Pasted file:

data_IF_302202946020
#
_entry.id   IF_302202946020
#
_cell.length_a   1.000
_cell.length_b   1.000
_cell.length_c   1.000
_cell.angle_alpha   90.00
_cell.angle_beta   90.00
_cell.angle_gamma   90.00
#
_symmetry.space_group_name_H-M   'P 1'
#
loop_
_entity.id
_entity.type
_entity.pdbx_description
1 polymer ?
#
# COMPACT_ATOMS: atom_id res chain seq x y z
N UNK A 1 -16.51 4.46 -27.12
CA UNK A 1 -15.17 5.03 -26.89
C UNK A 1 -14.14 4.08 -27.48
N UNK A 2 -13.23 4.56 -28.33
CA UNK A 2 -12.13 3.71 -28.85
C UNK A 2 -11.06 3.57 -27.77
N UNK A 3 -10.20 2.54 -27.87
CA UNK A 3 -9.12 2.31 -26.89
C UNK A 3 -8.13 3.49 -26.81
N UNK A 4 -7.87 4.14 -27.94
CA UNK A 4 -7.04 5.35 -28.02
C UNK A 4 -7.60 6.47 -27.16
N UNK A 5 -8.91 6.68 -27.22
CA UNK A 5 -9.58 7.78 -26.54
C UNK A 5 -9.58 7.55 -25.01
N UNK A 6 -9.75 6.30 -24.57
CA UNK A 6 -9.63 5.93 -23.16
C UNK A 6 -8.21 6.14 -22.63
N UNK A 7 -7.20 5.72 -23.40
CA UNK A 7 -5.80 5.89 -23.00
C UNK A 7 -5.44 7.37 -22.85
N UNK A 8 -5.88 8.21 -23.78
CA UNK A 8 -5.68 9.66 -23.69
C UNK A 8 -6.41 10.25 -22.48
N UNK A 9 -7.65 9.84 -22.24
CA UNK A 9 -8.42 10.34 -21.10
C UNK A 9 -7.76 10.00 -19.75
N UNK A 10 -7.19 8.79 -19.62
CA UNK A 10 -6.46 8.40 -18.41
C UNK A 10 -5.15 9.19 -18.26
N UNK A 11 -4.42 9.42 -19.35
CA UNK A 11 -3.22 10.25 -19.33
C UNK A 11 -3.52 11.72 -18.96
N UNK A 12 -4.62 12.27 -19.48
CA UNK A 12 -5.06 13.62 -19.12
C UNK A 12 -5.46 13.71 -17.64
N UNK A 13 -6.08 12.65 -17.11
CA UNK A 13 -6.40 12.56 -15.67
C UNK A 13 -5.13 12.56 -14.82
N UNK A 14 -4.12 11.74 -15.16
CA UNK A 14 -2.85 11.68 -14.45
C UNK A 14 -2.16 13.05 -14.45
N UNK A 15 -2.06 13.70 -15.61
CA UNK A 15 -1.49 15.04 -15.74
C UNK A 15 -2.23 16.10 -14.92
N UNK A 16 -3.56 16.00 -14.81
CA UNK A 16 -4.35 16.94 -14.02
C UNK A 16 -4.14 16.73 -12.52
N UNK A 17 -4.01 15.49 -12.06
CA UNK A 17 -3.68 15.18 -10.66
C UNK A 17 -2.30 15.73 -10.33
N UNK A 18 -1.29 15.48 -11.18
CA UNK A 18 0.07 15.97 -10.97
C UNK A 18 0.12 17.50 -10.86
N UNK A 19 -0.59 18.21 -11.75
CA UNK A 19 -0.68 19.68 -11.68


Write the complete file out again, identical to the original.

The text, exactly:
data_IF_302202946020
#
_entry.id   IF_302202946020
#
_cell.length_a   1.000
_cell.length_b   1.000
_cell.length_c   1.000
_cell.angle_alpha   90.00
_cell.angle_beta   90.00
_cell.angle_gamma   90.00
#
_symmetry.space_group_name_H-M   'P 1'
#
loop_
_entity.id
_entity.type
_entity.pdbx_description
1 polymer ?
#
# COMPACT_ATOMS: atom_id res chain seq x y z
N UNK A 1 -16.51 4.46 -27.12
CA UNK A 1 -15.17 5.03 -26.89
C UNK A 1 -14.14 4.08 -27.48
N UNK A 2 -13.23 4.56 -28.33
CA UNK A 2 -12.13 3.71 -28.85
C UNK A 2 -11.06 3.57 -27.77
N UNK A 3 -10.20 2.54 -27.87
CA UNK A 3 -9.12 2.31 -26.89
C UNK A 3 -8.13 3.49 -26.81
N UNK A 4 -7.87 4.14 -27.94
CA UNK A 4 -7.04 5.35 -28.02
C UNK A 4 -7.60 6.47 -27.16
N UNK A 5 -8.91 6.68 -27.22
CA UNK A 5 -9.58 7.78 -26.54
C UNK A 5 -9.58 7.55 -25.01
N UNK A 6 -9.75 6.30 -24.57
CA UNK A 6 -9.63 5.93 -23.16
C UNK A 6 -8.21 6.14 -22.63
N UNK A 7 -7.20 5.72 -23.40
CA UNK A 7 -5.80 5.89 -23.00
C UNK A 7 -5.44 7.37 -22.85
N UNK A 8 -5.88 8.21 -23.78
CA UNK A 8 -5.68 9.66 -23.69
C UNK A 8 -6.41 10.25 -22.48
N UNK A 9 -7.65 9.84 -22.24
CA UNK A 9 -8.42 10.34 -21.10
C UNK A 9 -7.76 10.00 -19.75
N UNK A 10 -7.19 8.79 -19.62
CA UNK A 10 -6.46 8.40 -18.41
C UNK A 10 -5.15 9.19 -18.26
N UNK A 11 -4.42 9.42 -19.35
CA UNK A 11 -3.22 10.25 -19.33
C UNK A 11 -3.52 11.72 -18.96
N UNK A 12 -4.62 12.27 -19.48
CA UNK A 12 -5.06 13.62 -19.12
C UNK A 12 -5.46 13.71 -17.64
N UNK A 13 -6.08 12.65 -17.11
CA UNK A 13 -6.40 12.56 -15.67
C UNK A 13 -5.13 12.56 -14.82
N UNK A 14 -4.12 11.74 -15.16
CA UNK A 14 -2.85 11.68 -14.45
C UNK A 14 -2.16 13.05 -14.45
N UNK A 15 -2.06 13.70 -15.61
CA UNK A 15 -1.49 15.04 -15.74
C UNK A 15 -2.23 16.10 -14.92
N UNK A 16 -3.56 16.00 -14.81
CA UNK A 16 -4.35 16.94 -14.02
C UNK A 16 -4.14 16.73 -12.52
N UNK A 17 -4.01 15.49 -12.06
CA UNK A 17 -3.68 15.18 -10.66
C UNK A 17 -2.30 15.73 -10.33
N UNK A 18 -1.29 15.48 -11.18
CA UNK A 18 0.07 15.97 -10.97
C UNK A 18 0.12 17.50 -10.86
N UNK A 19 -0.59 18.21 -11.75
CA UNK A 19 -0.68 19.68 -11.68